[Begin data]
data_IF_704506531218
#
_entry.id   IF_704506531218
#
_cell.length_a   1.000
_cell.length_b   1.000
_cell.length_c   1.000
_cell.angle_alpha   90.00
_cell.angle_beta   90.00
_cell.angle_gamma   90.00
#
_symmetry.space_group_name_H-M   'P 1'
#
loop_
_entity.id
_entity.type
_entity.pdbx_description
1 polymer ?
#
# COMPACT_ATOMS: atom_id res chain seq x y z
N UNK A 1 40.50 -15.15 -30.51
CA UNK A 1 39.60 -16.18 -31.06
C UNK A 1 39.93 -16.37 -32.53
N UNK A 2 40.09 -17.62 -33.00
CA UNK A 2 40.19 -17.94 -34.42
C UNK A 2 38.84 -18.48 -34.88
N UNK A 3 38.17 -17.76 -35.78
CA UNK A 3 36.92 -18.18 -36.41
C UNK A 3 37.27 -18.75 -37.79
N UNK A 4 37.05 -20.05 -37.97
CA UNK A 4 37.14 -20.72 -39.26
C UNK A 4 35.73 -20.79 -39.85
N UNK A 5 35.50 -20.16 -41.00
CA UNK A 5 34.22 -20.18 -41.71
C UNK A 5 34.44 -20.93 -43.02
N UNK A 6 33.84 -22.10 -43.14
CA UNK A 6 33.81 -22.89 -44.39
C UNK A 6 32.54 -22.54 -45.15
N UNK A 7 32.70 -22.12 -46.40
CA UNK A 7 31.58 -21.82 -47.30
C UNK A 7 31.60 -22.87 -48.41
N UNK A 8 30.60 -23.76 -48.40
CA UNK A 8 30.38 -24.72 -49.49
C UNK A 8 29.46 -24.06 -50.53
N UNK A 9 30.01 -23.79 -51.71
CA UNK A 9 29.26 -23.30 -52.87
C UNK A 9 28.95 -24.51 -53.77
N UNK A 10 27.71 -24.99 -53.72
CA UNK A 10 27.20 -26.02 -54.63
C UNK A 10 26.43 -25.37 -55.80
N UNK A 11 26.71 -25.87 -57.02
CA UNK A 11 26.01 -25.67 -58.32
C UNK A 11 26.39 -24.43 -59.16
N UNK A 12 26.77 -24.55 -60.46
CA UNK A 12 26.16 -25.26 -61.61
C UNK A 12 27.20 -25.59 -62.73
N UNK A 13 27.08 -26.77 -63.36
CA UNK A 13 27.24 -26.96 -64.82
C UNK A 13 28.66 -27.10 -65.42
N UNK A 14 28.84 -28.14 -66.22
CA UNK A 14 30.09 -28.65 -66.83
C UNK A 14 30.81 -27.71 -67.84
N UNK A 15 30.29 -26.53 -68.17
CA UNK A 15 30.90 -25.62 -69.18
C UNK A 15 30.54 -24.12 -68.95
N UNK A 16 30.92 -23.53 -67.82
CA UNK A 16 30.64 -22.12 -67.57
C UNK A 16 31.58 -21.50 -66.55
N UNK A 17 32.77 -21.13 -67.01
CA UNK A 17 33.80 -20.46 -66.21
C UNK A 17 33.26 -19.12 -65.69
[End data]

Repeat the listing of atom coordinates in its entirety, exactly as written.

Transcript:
data_IF_704506531218
#
_entry.id   IF_704506531218
#
_cell.length_a   1.000
_cell.length_b   1.000
_cell.length_c   1.000
_cell.angle_alpha   90.00
_cell.angle_beta   90.00
_cell.angle_gamma   90.00
#
_symmetry.space_group_name_H-M   'P 1'
#
loop_
_entity.id
_entity.type
_entity.pdbx_description
1 polymer ?
#
# COMPACT_ATOMS: atom_id res chain seq x y z
N UNK A 1 40.50 -15.15 -30.51
CA UNK A 1 39.60 -16.18 -31.06
C UNK A 1 39.93 -16.37 -32.53
N UNK A 2 40.09 -17.62 -33.00
CA UNK A 2 40.19 -17.94 -34.42
C UNK A 2 38.84 -18.48 -34.88
N UNK A 3 38.17 -17.76 -35.78
CA UNK A 3 36.92 -18.18 -36.41
C UNK A 3 37.27 -18.75 -37.79
N UNK A 4 37.05 -20.05 -37.97
CA UNK A 4 37.14 -20.72 -39.26
C UNK A 4 35.73 -20.79 -39.85
N UNK A 5 35.50 -20.16 -41.00
CA UNK A 5 34.22 -20.18 -41.71
C UNK A 5 34.44 -20.93 -43.02
N UNK A 6 33.84 -22.10 -43.14
CA UNK A 6 33.81 -22.89 -44.39
C UNK A 6 32.54 -22.54 -45.15
N UNK A 7 32.70 -22.12 -46.40
CA UNK A 7 31.58 -21.82 -47.30
C UNK A 7 31.60 -22.87 -48.41
N UNK A 8 30.60 -23.76 -48.40
CA UNK A 8 30.38 -24.72 -49.49
C UNK A 8 29.46 -24.06 -50.53
N UNK A 9 30.01 -23.79 -51.71
CA UNK A 9 29.26 -23.30 -52.87
C UNK A 9 28.95 -24.51 -53.77
N UNK A 10 27.71 -24.99 -53.72
CA UNK A 10 27.20 -26.02 -54.63
C UNK A 10 26.43 -25.37 -55.80
N UNK A 11 26.71 -25.87 -57.02
CA UNK A 11 26.01 -25.67 -58.32
C UNK A 11 26.39 -24.43 -59.16
N UNK A 12 26.77 -24.55 -60.46
CA UNK A 12 26.16 -25.26 -61.61
C UNK A 12 27.20 -25.59 -62.73
N UNK A 13 27.08 -26.77 -63.36
CA UNK A 13 27.24 -26.96 -64.82
C UNK A 13 28.66 -27.10 -65.42
N UNK A 14 28.84 -28.14 -66.22
CA UNK A 14 30.09 -28.65 -66.83
C UNK A 14 30.81 -27.71 -67.84
N UNK A 15 30.29 -26.53 -68.17
CA UNK A 15 30.90 -25.62 -69.18
C UNK A 15 30.54 -24.12 -68.95
N UNK A 16 30.92 -23.53 -67.82
CA UNK A 16 30.64 -22.12 -67.57
C UNK A 16 31.58 -21.50 -66.55
N UNK A 17 32.77 -21.13 -67.01
CA UNK A 17 33.80 -20.46 -66.21
C UNK A 17 33.26 -19.12 -65.69